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I’ve known storms -
hungry hurricanes,
skies that bite,
winds like knives.

The floods that left me
ankle deep
in dryer lint
and baby shoes,

roofs that couldn’t bear
the damp and bled
into buckets on my
bedroom floor.

Gales that scooped
my chickens from
their coop like
ice cream

before they stole
the softness
of my mother’s face.
Storms, weathered wildly

with oars, candles,
sandbags, and
rubber boots.
This pandemic, though,

stalks more than shores.
It’s quiet, limbless,
and red.
It sneaks and slinks -

dots countertops
with venom, forcing us
into corners
until it loses its oomph,

until it’s satisfied
with the pile of casualties,
slipping away softly,
crown askew.

Based in Florida, Jenny Anderson is a poet, therapist, coach, and ill-equipped pandemic home-schooler. Her book, But Still She Flies, a collaboration with artist Emma Greenhill, will be published in 2020. Follow them on FB and IG.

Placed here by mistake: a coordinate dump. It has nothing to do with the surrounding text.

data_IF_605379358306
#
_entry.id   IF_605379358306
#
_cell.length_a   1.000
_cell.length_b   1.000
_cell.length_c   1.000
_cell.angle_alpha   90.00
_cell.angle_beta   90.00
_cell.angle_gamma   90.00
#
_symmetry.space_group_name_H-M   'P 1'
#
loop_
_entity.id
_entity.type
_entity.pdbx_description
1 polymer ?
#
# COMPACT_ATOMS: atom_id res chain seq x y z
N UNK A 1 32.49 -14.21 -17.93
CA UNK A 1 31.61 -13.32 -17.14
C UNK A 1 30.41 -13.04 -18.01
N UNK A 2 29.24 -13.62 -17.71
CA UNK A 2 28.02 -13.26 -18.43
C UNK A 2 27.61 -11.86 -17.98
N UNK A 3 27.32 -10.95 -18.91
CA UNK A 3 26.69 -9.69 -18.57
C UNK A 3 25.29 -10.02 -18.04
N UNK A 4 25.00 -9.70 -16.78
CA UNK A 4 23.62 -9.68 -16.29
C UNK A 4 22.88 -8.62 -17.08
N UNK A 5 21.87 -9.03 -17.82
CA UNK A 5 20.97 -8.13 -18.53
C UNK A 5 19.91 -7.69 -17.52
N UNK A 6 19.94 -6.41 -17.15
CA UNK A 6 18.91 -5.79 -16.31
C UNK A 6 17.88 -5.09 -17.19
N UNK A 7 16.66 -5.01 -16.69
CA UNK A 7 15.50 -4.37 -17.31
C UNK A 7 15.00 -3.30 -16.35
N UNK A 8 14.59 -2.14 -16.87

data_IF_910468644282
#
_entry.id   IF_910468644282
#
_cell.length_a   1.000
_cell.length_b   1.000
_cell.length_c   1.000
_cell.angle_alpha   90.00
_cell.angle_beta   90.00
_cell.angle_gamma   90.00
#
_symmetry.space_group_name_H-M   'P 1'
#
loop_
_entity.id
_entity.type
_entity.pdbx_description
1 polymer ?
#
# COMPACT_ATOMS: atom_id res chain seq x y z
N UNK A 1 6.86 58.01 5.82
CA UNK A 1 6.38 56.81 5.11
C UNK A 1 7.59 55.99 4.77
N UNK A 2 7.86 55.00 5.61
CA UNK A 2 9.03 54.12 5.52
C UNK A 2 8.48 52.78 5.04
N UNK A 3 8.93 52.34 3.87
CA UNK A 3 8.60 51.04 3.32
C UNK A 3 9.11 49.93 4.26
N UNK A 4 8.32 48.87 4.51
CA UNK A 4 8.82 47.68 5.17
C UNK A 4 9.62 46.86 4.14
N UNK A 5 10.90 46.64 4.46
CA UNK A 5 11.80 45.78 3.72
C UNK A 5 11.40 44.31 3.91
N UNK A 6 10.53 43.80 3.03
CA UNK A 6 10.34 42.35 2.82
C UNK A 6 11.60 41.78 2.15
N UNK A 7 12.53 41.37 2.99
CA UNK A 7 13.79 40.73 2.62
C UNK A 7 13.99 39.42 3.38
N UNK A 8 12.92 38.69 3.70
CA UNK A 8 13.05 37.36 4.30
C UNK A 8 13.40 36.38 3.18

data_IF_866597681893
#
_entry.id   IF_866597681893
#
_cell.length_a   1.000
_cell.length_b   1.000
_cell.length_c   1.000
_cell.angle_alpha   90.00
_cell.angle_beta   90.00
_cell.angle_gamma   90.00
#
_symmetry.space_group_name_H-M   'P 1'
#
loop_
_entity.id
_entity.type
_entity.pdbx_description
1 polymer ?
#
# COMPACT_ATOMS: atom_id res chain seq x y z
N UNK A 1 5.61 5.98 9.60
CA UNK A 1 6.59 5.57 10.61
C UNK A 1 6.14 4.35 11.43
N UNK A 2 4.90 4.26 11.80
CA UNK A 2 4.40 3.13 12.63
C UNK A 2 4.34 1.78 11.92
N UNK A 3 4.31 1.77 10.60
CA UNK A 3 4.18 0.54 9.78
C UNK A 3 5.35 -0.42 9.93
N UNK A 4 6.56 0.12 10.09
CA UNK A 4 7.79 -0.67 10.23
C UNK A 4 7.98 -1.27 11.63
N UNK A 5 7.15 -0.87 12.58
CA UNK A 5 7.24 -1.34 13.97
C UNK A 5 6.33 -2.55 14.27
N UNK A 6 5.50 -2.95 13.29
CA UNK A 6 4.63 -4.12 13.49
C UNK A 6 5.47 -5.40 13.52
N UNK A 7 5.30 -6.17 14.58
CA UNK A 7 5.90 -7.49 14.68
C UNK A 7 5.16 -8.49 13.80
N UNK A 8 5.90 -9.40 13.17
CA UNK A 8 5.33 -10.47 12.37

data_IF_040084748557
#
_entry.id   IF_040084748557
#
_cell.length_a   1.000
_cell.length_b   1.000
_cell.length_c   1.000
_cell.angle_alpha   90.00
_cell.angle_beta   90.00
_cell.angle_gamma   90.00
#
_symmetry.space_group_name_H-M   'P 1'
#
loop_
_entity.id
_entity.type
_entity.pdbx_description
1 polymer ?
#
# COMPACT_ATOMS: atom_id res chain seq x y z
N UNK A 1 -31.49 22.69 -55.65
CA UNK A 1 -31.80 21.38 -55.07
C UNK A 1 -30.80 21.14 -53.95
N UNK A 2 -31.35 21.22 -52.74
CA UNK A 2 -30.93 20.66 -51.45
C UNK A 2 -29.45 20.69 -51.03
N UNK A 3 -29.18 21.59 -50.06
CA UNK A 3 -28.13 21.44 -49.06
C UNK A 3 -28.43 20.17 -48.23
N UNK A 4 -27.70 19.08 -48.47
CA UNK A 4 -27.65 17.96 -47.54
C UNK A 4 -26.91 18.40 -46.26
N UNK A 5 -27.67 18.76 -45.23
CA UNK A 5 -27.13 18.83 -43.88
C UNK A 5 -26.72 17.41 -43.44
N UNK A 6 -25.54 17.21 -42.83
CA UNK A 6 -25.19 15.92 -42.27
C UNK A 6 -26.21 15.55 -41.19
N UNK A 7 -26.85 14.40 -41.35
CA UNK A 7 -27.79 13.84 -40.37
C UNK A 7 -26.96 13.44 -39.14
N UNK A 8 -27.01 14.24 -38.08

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As we cough into our
elbows and retreat into
our dens, Earth
sighs. (A mother with
her sloppy brood
tucked in.)

The muted melody
of calmer days
resumes and she
swallows it whole.
Cicadas serenade
her,

magnolias bow. The
greens ripen, the
hives drip with sticky
sweetness, and the
willows wipe
their eyes.

Wave retreats from
shore without bottles,
buckets, or broken
flip flops in tow.
Tortoise crosses
the highway slowly,

steadily, uninterrupted.
Mother’s latitude
loosens, she shakes out
her hair, gets down
to the business of
repair —

of tidying up
the mess we’ve left
in her living room.

Jenny Anderson is a poet, therapist, coach, and ill-equipped pandemic home-schooler. Her book, But Still She Flies, a collaboration with artist Emma Greenhill, will be published in 2020.


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I texted my next
door neighbor.
She’s old and lost
her husband just
over a year ago.

Told her I intended
to brave the
market with my
sanitizer in
tow.

She asked that I
buy her some
berries, but only
if they were
properly plump.

I wove the crowded
aisles, holding my
breath, hastily
sweeping essentials
into my cart,

stewing in the sea of
germ and worry,
eyeing the drippy-nosed
toddlers with
suspicion.

And then I arrived
in produce, felt
my vitals slowing
as I surveyed the
clear containers

of blueberries one
by one. There
weren’t many left
but they did seem
fresh and round. …

About

Jenny Anderson

@but_still_she_flies (IG and FB)

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